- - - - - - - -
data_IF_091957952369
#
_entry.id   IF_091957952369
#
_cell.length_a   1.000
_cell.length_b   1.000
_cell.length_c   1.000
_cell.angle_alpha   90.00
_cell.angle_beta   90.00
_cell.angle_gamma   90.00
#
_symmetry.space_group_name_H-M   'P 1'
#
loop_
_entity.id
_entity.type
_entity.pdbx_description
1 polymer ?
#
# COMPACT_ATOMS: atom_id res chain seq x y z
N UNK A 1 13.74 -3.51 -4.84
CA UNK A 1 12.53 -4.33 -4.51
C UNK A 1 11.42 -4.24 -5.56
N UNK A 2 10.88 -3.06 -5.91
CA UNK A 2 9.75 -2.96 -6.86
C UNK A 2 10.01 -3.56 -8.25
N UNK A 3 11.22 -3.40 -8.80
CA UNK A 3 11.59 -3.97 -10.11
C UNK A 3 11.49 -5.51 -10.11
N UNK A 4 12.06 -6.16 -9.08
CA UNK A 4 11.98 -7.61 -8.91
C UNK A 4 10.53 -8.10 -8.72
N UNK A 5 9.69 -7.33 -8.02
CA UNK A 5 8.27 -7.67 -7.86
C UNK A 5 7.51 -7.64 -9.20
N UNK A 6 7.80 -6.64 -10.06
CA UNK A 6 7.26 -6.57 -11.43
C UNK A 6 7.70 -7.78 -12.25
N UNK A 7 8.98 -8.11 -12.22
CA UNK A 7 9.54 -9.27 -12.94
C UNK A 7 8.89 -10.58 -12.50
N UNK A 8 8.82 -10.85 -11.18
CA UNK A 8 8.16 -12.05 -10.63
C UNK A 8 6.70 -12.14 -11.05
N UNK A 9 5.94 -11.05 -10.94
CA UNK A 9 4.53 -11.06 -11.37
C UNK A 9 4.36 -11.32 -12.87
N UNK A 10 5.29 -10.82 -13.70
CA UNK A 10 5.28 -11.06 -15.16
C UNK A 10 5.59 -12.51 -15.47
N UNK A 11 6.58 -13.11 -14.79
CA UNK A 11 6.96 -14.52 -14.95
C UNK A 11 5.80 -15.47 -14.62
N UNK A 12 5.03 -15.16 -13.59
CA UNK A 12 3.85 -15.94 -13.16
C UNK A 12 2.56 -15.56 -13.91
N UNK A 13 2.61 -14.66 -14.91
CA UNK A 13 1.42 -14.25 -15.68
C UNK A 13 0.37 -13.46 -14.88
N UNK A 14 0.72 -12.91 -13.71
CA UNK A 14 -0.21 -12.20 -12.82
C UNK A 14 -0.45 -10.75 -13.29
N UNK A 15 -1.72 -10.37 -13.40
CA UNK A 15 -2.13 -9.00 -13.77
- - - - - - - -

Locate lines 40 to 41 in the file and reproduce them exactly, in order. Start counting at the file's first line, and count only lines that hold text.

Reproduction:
CA UNK A 7 9.54 -9.27 -12.94
C UNK A 7 8.89 -10.58 -12.50